As I had lunch with one of the executives, I told him about why I liked the company so much, how I would apply certain methodologies, my leadership style. etc. Inside, I was figuring out my strategy and was determined to bounce back during the second half of the day.
When we headed back, I was received at the same conference room, although this time it was empty. The lady that had asked me to come in for the interview, walked in and delivered the news… something to the effect of “I really appreciate you coming over, but we didn’t think you were the right fit. We’ve decided to cut the interview short as we didn’t want to waste your time.” It was the worst. I’ve experienced some bad moments in my career, like being let go over email on a Sunday, but nothing else compared to this. I felt dizzy.
With my pride broken, humiliated, I flew back home. I have spent the last 2 years reliving that memory and learning why I failed, so today I share my thoughts in the hopes that nobody has to go through such a nasty experience.
This is what I learned
1. Important tasks are done ahead of time
No one did this to me. I waited until the last minute to try to hack a solution and I paid the consequence. While it might be obvious, remind yourself of how important a certain event might be to you and prepare with enough time.
2. Be confident, but not over-confident
Who better to trust more than good ol’ you? Probably no one. However, have some measure. Even the world’s greatest leaders have made mistakes.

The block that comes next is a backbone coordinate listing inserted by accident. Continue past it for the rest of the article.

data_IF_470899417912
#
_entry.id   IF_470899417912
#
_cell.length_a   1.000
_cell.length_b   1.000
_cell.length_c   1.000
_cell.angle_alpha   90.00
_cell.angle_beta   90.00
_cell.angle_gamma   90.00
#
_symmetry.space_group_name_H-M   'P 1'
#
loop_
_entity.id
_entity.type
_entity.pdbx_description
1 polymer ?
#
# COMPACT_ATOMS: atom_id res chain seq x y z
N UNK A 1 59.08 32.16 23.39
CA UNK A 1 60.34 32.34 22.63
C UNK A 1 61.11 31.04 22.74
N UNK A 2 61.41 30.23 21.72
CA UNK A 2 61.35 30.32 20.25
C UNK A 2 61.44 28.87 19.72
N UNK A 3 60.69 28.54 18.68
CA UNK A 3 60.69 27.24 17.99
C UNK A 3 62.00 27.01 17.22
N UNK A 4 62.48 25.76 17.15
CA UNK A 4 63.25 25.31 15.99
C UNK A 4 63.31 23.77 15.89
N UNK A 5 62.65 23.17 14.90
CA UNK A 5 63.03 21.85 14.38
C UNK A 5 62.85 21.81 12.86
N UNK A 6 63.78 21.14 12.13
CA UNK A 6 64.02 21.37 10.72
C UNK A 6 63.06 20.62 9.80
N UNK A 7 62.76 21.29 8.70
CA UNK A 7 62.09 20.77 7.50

3. Know the compelling story behind your design
Your designs are only as good as the story behind how you arrived at that solution. The possibility of it looking good by chance is not good enough. Prepare to deliver.
4. Technology might fail, have a plan b
I’ve experienced this more than once. In fact it just occurs to me that I should also write about some of those, but I digress. Always give yourself the chance to bounce back if technology decides to stop working.
5. Take calculated risks
One can’t just wing it in life. Well, at least not all the time. If you have to make some trade-offs, understand its consequences.
6. Don’t let bad experiences tarnish you
We all have bad experiences, but must learn to turn those into growth opportunities. Behind the door of every bad experience lies a lesson ready to be understood. Regain your confidence and walk strong.
7. Learn to let go, but keep what needs to be kept
I might never get over that day. I know it doesn’t seem big to most people, but it was a huge blow to me. I stared at a mirror of a broken self for months to follow. However, what’s important is that I was able to learn from it and I will hopefully never make the same mistakes.
Quite honestly, this is still a hard day to remember. While I don’t know if it’ll fade away as a distant memory over the years, I know what I’ve learned from it will stay with me. Vulnerability and failure is a common part of life. What we do with those experiences is up to us. My hope with sharing this painful memory with you is that you’ll find confidence to reflect on your past mistakes, keep the teachings and discard the rest. Life is too short to dwell on the past and sell ourselves short.